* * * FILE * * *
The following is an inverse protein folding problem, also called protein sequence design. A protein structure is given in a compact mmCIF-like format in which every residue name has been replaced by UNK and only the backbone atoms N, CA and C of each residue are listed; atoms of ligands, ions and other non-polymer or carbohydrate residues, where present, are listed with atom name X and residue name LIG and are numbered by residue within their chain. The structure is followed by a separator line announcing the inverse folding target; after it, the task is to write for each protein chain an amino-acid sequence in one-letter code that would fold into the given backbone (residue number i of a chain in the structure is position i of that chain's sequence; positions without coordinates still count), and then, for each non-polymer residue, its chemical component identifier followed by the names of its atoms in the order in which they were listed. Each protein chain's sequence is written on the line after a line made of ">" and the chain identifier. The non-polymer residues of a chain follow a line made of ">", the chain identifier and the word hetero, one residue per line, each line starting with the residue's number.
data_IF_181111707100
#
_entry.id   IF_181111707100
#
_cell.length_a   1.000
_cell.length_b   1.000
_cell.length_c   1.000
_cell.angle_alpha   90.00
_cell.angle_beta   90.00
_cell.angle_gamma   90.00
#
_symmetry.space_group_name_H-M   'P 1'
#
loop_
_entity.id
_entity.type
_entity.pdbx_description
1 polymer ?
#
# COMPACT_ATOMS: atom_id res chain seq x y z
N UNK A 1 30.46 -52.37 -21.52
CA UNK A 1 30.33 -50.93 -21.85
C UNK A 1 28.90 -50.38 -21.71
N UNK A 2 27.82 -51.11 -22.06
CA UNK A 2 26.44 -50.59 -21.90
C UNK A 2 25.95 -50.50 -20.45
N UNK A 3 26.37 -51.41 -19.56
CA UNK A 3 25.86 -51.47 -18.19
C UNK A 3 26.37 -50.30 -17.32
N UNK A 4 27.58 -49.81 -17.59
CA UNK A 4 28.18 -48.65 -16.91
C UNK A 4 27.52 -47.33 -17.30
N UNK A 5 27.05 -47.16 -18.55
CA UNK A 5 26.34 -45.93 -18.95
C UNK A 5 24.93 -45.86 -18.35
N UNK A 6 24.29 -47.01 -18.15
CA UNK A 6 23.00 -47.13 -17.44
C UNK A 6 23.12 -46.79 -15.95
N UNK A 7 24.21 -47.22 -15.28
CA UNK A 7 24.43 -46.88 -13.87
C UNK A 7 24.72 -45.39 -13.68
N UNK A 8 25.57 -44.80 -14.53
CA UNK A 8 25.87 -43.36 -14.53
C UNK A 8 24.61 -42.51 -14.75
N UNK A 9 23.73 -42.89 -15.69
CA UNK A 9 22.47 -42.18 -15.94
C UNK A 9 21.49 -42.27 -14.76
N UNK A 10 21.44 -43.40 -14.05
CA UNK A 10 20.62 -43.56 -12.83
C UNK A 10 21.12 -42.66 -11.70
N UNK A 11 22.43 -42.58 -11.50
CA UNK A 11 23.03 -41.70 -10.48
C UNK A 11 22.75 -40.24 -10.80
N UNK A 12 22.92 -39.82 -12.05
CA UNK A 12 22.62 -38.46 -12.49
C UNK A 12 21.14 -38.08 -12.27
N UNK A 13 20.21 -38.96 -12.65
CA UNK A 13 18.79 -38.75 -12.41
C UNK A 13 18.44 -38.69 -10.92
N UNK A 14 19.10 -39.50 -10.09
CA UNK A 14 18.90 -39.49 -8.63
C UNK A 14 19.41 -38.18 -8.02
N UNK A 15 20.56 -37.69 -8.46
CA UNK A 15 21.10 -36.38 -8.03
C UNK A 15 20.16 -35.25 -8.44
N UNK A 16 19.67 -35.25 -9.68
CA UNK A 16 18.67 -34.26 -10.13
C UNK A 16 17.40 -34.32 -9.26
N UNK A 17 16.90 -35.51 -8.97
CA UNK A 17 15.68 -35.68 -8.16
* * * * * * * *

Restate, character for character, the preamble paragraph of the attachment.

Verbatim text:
The following is an inverse protein folding problem, also called protein sequence design. A protein structure is given in a compact mmCIF-like format in which every residue name has been replaced by UNK and only the backbone atoms N, CA and C of each residue are listed; atoms of ligands, ions and other non-polymer or carbohydrate residues, where present, are listed with atom name X and residue name LIG and are numbered by residue within their chain. The structure is followed by a separator line announcing the inverse folding target; after it, the task is to write for each protein chain an amino-acid sequence in one-letter code that would fold into the given backbone (residue number i of a chain in the structure is position i of that chain's sequence; positions without coordinates still count), and then, for each non-polymer residue, its chemical component identifier followed by the names of its atoms in the order in which they were listed. Each protein chain's sequence is written on the line after a line made of ">" and the chain identifier. The non-polymer residues of a chain follow a line made of ">", the chain identifier and the word hetero, one residue per line, each line starting with the residue's number.